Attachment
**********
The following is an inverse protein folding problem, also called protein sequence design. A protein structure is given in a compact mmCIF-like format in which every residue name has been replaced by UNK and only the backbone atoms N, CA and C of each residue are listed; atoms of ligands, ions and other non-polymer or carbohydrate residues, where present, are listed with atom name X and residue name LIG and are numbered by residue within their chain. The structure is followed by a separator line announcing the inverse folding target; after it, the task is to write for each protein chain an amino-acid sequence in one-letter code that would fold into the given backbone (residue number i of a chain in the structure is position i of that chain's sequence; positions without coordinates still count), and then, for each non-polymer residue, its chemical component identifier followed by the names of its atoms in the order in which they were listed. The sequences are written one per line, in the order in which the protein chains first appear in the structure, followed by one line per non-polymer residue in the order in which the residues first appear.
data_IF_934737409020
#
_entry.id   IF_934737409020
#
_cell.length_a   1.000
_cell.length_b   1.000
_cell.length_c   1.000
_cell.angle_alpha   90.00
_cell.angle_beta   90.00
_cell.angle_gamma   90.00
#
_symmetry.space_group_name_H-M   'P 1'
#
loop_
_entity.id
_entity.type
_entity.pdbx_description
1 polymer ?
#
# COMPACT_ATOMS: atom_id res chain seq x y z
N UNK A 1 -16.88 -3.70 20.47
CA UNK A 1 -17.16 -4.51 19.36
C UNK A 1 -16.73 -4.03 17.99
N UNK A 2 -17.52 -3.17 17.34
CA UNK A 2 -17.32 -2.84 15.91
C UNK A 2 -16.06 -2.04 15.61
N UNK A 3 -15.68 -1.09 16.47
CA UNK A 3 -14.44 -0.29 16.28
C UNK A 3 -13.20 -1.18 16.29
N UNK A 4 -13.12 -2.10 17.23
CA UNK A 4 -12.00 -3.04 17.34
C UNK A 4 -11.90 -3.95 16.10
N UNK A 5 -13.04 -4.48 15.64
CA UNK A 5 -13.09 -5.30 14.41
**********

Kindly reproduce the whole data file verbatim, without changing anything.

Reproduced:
The following is an inverse protein folding problem, also called protein sequence design. A protein structure is given in a compact mmCIF-like format in which every residue name has been replaced by UNK and only the backbone atoms N, CA and C of each residue are listed; atoms of ligands, ions and other non-polymer or carbohydrate residues, where present, are listed with atom name X and residue name LIG and are numbered by residue within their chain. The structure is followed by a separator line announcing the inverse folding target; after it, the task is to write for each protein chain an amino-acid sequence in one-letter code that would fold into the given backbone (residue number i of a chain in the structure is position i of that chain's sequence; positions without coordinates still count), and then, for each non-polymer residue, its chemical component identifier followed by the names of its atoms in the order in which they were listed. The sequences are written one per line, in the order in which the protein chains first appear in the structure, followed by one line per non-polymer residue in the order in which the residues first appear.
data_IF_934737409020
#
_entry.id   IF_934737409020
#
_cell.length_a   1.000
_cell.length_b   1.000
_cell.length_c   1.000
_cell.angle_alpha   90.00
_cell.angle_beta   90.00
_cell.angle_gamma   90.00
#
_symmetry.space_group_name_H-M   'P 1'
#
loop_
_entity.id
_entity.type
_entity.pdbx_description
1 polymer ?
#
# COMPACT_ATOMS: atom_id res chain seq x y z
N UNK A 1 -16.88 -3.70 20.47
CA UNK A 1 -17.16 -4.51 19.36
C UNK A 1 -16.73 -4.03 17.99
N UNK A 2 -17.52 -3.17 17.34
CA UNK A 2 -17.32 -2.84 15.91
C UNK A 2 -16.06 -2.04 15.61
N UNK A 3 -15.68 -1.09 16.47
CA UNK A 3 -14.44 -0.29 16.28
C UNK A 3 -13.20 -1.18 16.29
N UNK A 4 -13.12 -2.10 17.23
CA UNK A 4 -12.00 -3.04 17.34
C UNK A 4 -11.90 -3.95 16.10
N UNK A 5 -13.04 -4.48 15.64
CA UNK A 5 -13.09 -5.30 14.41